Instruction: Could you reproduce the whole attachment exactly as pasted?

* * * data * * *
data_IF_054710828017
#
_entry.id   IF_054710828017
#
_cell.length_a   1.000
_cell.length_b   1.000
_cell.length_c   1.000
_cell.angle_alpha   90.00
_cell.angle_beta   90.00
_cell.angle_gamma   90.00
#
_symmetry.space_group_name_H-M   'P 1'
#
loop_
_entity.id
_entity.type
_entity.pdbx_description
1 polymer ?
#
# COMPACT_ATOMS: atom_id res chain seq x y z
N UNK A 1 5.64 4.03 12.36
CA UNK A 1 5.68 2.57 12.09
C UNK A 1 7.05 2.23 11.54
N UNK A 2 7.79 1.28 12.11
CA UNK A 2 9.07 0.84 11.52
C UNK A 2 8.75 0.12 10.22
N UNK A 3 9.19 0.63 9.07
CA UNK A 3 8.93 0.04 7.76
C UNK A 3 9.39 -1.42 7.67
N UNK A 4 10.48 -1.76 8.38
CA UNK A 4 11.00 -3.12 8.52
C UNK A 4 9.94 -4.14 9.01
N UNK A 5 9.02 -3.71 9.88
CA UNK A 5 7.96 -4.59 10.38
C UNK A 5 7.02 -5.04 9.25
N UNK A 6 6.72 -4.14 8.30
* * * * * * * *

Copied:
data_IF_054710828017
#
_entry.id   IF_054710828017
#
_cell.length_a   1.000
_cell.length_b   1.000
_cell.length_c   1.000
_cell.angle_alpha   90.00
_cell.angle_beta   90.00
_cell.angle_gamma   90.00
#
_symmetry.space_group_name_H-M   'P 1'
#
loop_
_entity.id
_entity.type
_entity.pdbx_description
1 polymer ?
#
# COMPACT_ATOMS: atom_id res chain seq x y z
N UNK A 1 5.64 4.03 12.36
CA UNK A 1 5.68 2.57 12.09
C UNK A 1 7.05 2.23 11.54
N UNK A 2 7.79 1.28 12.11
CA UNK A 2 9.07 0.84 11.52
C UNK A 2 8.75 0.12 10.22
N UNK A 3 9.19 0.63 9.07
CA UNK A 3 8.93 0.04 7.76
C UNK A 3 9.39 -1.42 7.67
N UNK A 4 10.48 -1.76 8.38
CA UNK A 4 11.00 -3.12 8.52
C UNK A 4 9.94 -4.14 9.01
N UNK A 5 9.02 -3.71 9.88
CA UNK A 5 7.96 -4.59 10.38
C UNK A 5 7.02 -5.04 9.25
N UNK A 6 6.72 -4.14 8.30